VANCOUVER, B.C. (CN) – For the second time in a month people have sued the Canadian government, seeking to overturn the criminal prohibition of doctor-assisted suicide. A married couple say they fear prosecution for helping the wife’s mother end her life in Switzerland, and a doctor says he would be willing to provide the service.
Lee Carter, Hollis Johnson, Dr. William Shoicet and the British Columbia Civil Liberties Association claim in B.C. Supreme Court that the Canadian Criminal Code’s provisions against assisted suicide are unconstitutional.
Carter and Johnson, a married couple, say they had to travel to Switzerland to obtain legal physician-assisted suicide for Carter’s mother, Kay, who was incontinent and plagued with ill-health at the end of her life.
After attending a clinic in Switzerland in 2009, the couple say, they “continue to fear that the assistance they provided to Kay may render them subject to criminal prosecution in Canada.”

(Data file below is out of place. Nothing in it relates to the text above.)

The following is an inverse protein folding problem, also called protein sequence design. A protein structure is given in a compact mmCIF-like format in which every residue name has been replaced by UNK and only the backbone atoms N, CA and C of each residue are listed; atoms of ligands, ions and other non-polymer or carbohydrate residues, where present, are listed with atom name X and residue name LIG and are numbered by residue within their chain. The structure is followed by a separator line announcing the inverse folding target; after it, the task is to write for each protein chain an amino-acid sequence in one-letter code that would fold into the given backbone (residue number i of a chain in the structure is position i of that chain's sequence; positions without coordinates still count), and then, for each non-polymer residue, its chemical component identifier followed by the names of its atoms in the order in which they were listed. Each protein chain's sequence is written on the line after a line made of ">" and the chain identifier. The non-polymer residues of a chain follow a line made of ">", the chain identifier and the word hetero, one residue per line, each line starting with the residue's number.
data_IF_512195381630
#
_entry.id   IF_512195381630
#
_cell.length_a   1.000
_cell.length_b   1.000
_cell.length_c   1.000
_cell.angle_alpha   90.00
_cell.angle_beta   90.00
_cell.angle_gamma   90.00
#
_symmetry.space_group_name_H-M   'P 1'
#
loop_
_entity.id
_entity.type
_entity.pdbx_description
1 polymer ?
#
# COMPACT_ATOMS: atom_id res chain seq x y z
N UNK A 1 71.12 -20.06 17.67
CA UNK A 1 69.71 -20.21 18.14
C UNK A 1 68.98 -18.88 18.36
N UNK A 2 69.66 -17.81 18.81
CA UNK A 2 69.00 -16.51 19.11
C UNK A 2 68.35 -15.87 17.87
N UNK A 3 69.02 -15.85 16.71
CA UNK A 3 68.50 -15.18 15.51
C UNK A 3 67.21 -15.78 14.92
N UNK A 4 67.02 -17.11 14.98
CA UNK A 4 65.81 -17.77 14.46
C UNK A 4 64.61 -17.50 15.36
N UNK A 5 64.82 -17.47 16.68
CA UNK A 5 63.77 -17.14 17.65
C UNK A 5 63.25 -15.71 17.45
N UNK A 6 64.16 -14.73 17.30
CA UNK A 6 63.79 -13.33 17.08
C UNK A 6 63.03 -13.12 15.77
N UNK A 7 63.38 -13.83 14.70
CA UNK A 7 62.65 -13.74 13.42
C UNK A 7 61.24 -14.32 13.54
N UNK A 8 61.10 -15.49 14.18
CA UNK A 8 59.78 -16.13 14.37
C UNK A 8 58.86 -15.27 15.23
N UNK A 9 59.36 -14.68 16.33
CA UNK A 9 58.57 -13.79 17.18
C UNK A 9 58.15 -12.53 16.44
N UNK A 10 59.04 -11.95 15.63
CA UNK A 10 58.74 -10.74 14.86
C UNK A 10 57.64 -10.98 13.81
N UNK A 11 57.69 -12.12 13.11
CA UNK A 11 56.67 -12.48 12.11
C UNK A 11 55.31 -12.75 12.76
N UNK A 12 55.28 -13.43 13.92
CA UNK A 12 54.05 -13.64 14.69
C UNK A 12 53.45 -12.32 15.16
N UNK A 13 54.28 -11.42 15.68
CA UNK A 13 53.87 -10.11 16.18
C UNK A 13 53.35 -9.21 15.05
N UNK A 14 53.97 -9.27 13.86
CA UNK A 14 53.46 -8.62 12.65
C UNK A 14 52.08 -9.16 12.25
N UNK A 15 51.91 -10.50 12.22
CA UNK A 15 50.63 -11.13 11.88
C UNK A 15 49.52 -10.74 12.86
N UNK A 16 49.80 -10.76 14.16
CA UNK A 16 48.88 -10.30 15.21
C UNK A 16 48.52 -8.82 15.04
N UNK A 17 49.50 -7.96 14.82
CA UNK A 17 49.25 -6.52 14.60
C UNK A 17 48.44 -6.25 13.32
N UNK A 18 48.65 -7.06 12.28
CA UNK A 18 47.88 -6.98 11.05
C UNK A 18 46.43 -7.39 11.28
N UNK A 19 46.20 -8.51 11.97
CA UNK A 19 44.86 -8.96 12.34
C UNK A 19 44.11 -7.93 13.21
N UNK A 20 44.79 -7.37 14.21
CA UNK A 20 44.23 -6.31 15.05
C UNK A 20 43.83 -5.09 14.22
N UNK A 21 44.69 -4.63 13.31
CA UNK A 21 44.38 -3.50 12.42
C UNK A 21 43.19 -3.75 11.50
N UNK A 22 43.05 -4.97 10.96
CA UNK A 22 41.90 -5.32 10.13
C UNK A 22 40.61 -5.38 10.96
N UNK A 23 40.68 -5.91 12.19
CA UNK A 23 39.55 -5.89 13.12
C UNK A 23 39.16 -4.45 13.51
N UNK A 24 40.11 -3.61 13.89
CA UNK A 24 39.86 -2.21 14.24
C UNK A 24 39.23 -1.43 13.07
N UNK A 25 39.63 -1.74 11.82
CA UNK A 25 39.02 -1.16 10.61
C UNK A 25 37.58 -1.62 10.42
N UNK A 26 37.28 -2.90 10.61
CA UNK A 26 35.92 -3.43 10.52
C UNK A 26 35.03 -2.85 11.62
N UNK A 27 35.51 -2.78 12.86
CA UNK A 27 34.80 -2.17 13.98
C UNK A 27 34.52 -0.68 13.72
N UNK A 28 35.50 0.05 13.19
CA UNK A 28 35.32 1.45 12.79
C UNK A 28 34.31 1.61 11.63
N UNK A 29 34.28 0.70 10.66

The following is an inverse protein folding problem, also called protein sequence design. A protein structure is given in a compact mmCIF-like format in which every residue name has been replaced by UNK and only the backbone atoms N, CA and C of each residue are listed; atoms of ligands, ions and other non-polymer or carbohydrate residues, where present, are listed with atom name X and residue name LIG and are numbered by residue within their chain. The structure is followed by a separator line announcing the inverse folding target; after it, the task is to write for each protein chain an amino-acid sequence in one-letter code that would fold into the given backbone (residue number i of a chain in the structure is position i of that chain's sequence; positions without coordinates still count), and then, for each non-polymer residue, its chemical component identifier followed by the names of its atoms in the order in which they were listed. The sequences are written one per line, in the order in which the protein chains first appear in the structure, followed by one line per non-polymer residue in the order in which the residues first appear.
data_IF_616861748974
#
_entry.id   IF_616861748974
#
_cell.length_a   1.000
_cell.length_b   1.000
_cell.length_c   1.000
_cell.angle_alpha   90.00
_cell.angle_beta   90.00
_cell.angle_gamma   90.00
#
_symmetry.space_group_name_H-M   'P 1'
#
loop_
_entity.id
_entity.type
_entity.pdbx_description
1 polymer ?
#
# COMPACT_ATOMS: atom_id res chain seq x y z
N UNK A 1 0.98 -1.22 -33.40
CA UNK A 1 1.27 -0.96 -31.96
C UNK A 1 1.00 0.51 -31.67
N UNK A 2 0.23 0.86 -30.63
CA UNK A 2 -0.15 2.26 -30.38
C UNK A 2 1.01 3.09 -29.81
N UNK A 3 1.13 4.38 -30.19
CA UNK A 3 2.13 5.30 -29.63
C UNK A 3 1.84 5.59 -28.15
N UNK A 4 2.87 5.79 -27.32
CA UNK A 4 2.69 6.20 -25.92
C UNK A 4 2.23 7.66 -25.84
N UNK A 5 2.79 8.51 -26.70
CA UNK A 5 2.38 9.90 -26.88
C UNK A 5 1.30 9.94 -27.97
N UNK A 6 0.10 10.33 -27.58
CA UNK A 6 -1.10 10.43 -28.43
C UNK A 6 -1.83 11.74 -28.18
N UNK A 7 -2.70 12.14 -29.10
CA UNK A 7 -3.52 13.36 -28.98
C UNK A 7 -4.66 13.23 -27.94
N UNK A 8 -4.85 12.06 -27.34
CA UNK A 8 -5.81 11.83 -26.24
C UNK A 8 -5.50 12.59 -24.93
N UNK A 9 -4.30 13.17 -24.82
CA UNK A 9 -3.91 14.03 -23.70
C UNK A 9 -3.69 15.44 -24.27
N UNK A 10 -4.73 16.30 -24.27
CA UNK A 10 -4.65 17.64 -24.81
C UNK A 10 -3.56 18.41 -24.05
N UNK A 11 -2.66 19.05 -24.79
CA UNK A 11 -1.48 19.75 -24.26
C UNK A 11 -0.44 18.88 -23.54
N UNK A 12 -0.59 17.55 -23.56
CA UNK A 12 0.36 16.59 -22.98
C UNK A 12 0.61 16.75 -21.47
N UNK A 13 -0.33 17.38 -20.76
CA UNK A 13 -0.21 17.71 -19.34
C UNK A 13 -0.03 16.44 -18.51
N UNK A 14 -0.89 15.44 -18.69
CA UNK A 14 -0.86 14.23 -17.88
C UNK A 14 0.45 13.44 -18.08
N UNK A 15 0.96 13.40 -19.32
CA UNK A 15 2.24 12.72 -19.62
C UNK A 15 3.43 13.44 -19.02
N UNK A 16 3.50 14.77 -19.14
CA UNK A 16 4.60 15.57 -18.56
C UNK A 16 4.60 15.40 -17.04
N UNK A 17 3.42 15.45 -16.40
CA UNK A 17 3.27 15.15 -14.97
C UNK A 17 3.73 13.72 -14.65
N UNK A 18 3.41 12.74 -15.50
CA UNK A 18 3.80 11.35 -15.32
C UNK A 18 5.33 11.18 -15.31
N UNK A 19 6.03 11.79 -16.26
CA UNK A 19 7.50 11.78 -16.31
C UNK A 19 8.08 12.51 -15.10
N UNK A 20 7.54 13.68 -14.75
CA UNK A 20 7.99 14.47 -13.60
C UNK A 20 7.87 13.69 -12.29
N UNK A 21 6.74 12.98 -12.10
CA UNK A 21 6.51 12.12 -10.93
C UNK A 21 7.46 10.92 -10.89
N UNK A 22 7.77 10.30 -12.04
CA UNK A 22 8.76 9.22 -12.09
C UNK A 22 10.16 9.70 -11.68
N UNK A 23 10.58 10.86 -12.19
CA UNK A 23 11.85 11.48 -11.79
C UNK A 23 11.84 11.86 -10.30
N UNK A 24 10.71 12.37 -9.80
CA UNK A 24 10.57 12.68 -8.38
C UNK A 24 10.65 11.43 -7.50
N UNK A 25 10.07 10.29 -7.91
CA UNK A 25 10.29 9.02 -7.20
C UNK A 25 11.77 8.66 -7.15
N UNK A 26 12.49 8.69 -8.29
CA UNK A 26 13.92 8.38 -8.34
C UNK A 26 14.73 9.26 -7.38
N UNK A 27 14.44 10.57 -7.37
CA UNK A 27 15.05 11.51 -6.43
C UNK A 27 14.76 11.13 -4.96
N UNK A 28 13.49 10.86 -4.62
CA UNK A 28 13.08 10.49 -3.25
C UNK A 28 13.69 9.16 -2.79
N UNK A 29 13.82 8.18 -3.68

The couple add that they “each want the option of being able to arrange and legally obtain, in Canada, physician-assisted dying services for themselves, for each other and for other loved ones, in the event that either of them or any other loved one should suffer a grievous and irremediable illness and wish to end the suffering and die with dignity.”
Dr. Shoicet says that he’s treated many “grievously” ill patients in his 30 years as a family doctor. He says that if the criminal prohibitions are overturned, he would be “willing to participate in physician-assisted dying for capable grievously and irremediably ill patients where satisfied it constituted appropriate medical care in the circumstances.”
“Dr. Shoicet would require that he be satisfied the patient in question was fully informed, had given due and proper consideration to the issue, and was expressing a continuing and genuine desire for death,” the complaint states.
While some countries have begun to allow physician-assisted suicide, the plaintiffs claim Canada has unconstitutionally “restricted the ability of grievously and irremediably ill patients to obtain the physician-assisted dying services required to manage their death in a human and dignified manner and thus, to determine, for themselves, the when and how of the experience of death.”
They are represented by Joseph J. Arvay with Arvay Finlay.